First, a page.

Announced on Garmin’s site recently, the Garmin HUD (Heads-up Display) is a navigation gadget that projects driving directions onto a transparent film that’s applied to the interior of your vehicle’s windshield. Requiring an Android, iOS or Windows Phone 8 smartphone to provide the driving directions, the display allows a driver to keep their eyes safely on the road and surrounding cars while staying on track with the directions. Ideally, this keeps a smartphone out of the driver’s hands in order to avoid distractions and potential accidents.
Regarding time of day, the Garmin HUD will alter the brightness level of the display automatically depending on the level of natural light on the car. On the HUD’s interface, the user will find the distance to the next turn, the direction of the turn, the car’s current speed, the legal speed limit on the road and the estimated time of arrival for the trip. In addition, the Garmin HUD will let the user know about upcoming safety cameras and traffic delays due to an accident or road work.
Similar to standalone GPS units, the Garmin HUD will inform the user what lane to be in for the upcoming turn. If the user is a leadfoot, the navigation gadget can set off an alarm to make sure the user slows down a bit. This could be particularly helpful for inexperienced drivers like teenagers, assuming it can’t be easily turned off. Also similar to a standard GPS device, the Garmin HUD is powered with the supplied vehicle power/adapter cable. However, the cable also offers a 5V/2.1A USB port for keeping your smartphone all charged up during the trip.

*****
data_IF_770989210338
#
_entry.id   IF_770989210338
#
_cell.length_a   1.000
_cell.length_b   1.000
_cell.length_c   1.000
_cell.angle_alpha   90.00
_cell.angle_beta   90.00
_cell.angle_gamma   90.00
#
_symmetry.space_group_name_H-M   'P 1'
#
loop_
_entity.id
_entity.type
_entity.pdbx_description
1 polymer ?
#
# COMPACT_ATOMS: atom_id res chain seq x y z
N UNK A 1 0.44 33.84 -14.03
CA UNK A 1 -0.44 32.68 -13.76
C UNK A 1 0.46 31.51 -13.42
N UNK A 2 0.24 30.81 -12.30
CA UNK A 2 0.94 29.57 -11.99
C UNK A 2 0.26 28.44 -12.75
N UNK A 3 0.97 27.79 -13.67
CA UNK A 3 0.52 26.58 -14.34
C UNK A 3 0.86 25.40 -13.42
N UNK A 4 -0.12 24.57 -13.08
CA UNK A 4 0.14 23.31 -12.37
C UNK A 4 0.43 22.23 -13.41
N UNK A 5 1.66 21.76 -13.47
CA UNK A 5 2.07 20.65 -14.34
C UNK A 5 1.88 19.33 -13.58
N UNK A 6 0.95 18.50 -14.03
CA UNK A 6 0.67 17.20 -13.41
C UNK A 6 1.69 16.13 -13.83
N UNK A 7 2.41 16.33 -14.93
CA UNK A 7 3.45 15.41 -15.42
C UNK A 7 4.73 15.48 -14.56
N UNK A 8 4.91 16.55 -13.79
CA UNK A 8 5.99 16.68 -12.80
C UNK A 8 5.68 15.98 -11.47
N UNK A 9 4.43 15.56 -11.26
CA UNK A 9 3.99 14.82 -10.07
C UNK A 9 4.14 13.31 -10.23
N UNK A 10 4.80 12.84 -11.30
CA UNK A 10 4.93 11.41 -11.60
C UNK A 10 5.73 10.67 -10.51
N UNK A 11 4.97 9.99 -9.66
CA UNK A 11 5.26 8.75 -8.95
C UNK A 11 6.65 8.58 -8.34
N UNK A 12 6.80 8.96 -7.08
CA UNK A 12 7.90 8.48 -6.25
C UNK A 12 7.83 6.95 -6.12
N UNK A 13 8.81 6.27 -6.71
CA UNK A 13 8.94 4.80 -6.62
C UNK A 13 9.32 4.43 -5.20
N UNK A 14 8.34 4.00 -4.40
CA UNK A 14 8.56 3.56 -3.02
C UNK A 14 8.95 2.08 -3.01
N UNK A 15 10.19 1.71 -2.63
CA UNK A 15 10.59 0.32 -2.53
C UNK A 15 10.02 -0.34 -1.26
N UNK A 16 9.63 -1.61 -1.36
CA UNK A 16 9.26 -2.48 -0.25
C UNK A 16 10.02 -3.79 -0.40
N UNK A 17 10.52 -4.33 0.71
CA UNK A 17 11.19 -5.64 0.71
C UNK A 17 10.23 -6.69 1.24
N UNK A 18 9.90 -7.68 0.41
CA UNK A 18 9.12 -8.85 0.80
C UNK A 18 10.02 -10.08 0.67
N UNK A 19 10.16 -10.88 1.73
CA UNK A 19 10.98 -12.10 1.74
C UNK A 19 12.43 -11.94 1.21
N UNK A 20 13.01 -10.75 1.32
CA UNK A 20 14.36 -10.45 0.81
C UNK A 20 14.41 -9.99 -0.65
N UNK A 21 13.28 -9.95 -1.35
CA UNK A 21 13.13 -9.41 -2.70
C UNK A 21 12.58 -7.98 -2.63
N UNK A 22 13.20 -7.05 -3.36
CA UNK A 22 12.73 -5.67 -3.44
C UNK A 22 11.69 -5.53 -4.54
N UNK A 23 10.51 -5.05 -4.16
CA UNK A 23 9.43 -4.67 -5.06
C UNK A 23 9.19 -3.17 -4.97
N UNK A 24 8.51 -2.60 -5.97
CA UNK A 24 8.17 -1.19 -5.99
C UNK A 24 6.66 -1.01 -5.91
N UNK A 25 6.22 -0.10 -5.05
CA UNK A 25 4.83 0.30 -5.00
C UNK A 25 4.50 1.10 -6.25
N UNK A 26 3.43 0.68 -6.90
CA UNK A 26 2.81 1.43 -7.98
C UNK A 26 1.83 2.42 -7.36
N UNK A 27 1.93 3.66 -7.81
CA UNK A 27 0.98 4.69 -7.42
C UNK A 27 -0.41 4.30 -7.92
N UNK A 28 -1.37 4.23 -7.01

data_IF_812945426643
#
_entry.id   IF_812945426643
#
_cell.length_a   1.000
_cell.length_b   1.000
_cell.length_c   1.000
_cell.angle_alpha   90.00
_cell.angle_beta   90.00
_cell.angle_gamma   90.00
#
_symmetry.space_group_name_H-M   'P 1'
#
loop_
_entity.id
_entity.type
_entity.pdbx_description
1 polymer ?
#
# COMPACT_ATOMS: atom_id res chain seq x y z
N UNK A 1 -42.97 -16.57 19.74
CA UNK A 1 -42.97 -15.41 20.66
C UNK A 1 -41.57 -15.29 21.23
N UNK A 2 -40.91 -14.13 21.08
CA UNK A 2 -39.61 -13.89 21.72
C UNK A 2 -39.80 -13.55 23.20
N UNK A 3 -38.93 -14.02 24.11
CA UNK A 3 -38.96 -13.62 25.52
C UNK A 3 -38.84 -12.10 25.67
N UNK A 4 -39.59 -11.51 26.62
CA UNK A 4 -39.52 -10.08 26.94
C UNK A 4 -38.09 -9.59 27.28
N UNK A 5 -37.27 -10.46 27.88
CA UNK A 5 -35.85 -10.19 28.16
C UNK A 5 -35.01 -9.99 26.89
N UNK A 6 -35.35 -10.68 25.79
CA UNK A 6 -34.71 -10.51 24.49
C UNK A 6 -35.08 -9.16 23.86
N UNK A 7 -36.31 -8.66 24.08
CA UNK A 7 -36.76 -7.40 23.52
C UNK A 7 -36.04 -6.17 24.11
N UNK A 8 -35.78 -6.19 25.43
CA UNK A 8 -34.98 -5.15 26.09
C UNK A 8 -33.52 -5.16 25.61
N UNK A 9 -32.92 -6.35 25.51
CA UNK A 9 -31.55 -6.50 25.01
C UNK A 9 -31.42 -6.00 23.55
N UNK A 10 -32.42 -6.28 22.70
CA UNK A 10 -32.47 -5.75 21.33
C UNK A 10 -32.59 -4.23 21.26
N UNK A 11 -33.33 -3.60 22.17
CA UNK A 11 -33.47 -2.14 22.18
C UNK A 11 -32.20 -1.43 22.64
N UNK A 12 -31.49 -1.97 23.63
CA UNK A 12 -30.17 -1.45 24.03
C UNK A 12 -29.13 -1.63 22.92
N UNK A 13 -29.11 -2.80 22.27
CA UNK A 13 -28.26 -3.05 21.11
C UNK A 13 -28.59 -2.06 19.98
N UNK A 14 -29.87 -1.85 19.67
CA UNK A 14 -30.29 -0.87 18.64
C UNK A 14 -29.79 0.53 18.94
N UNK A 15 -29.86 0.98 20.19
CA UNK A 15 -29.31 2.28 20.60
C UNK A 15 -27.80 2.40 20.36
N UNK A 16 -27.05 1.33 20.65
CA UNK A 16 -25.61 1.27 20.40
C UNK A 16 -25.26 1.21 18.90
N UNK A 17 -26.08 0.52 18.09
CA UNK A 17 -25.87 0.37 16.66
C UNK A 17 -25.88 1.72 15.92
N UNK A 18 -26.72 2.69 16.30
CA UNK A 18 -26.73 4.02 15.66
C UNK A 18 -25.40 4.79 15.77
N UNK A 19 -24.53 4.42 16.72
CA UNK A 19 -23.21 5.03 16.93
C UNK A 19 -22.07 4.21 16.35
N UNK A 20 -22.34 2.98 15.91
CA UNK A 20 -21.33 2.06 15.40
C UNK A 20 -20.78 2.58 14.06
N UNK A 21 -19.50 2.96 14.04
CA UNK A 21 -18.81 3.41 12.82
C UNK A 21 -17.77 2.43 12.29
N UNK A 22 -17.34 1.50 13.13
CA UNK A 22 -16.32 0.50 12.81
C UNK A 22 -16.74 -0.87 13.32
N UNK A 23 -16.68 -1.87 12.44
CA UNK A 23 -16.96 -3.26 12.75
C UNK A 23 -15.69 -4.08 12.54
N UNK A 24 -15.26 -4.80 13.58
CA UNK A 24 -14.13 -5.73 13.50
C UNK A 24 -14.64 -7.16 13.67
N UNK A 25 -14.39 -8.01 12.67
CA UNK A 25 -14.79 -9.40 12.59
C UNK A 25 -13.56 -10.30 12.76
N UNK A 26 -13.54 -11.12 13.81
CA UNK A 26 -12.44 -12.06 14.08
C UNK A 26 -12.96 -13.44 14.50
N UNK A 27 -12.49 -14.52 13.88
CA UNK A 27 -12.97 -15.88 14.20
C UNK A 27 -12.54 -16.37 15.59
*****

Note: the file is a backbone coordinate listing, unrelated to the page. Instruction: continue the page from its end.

Unfortunately, the custom navigation interface and features come at an additional cost compared to other mapping alternatives. While the Garmin HUD is priced around $130, the user also has to purchase Garmin’s Navigon or StreetPilot app in order to supply the driving directions. It’s not compatible with free mapping programs like Google or Apple Maps.
For the iPhone, Garmin’s Navigon application costs $30 and requires additional investment when traveling in other areas of the country. When the Garmin application is active, the software uses Bluetooth connectivity to send the directions from the smartphone to the Garmin HUD. Even with with added cost of the app, it’s important to note that the Garmin HUD is significantly cheaper than purchasing the HUD feature in new cars like the BMW M6, Audi S6 or Lexus HS. Basically, the HUD concept is available to all cars now, regardless of price range or available features.
Noted by Time, another issue with the Garmin mobile application is the lack of interactivity with Android and iOS voice software. The user isn’t able to talk to Siri or Google Voice in order to map out directions to a specific location. Instead, the user has to type out the directions within the mobile interface, hopefully prior to getting on the road for the sake of safety. At the moment, the Garmin HUD hasn’t been authorized by the Federal Communications Commission (FCC). Assuming the FCC puts a stamp of approval on the product, Garmin will start selling the device.
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